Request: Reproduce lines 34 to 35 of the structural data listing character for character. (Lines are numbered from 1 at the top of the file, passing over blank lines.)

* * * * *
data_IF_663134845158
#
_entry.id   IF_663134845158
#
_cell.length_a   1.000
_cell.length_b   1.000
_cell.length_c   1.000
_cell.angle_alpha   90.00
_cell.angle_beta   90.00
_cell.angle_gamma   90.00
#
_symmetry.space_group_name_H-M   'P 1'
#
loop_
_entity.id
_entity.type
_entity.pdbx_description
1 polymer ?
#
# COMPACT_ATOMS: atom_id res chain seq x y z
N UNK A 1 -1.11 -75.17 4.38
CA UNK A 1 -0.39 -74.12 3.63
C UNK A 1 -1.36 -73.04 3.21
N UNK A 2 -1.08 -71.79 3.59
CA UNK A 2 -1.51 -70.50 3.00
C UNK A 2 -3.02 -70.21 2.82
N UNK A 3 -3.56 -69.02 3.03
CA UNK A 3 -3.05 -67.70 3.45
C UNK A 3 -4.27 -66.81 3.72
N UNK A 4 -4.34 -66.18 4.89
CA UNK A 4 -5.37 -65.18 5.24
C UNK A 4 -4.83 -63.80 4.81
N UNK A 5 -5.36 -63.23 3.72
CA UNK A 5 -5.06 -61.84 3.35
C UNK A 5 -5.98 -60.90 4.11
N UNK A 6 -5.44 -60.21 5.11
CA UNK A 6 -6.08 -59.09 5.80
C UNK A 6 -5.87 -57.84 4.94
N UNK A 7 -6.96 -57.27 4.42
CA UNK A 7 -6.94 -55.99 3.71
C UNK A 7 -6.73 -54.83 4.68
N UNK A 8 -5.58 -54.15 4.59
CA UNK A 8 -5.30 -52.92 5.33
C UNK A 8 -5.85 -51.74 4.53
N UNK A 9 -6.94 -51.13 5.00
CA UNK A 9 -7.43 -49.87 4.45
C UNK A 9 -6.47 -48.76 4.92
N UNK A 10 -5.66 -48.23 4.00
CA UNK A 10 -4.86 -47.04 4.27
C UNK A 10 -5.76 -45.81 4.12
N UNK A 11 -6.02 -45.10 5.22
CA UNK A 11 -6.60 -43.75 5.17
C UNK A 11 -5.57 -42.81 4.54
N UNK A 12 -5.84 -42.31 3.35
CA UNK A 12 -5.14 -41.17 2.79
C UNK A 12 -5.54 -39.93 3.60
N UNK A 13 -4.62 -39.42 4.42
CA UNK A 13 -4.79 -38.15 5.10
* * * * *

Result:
CA UNK A 5 -5.06 -61.84 3.35
C UNK A 5 -5.98 -60.90 4.11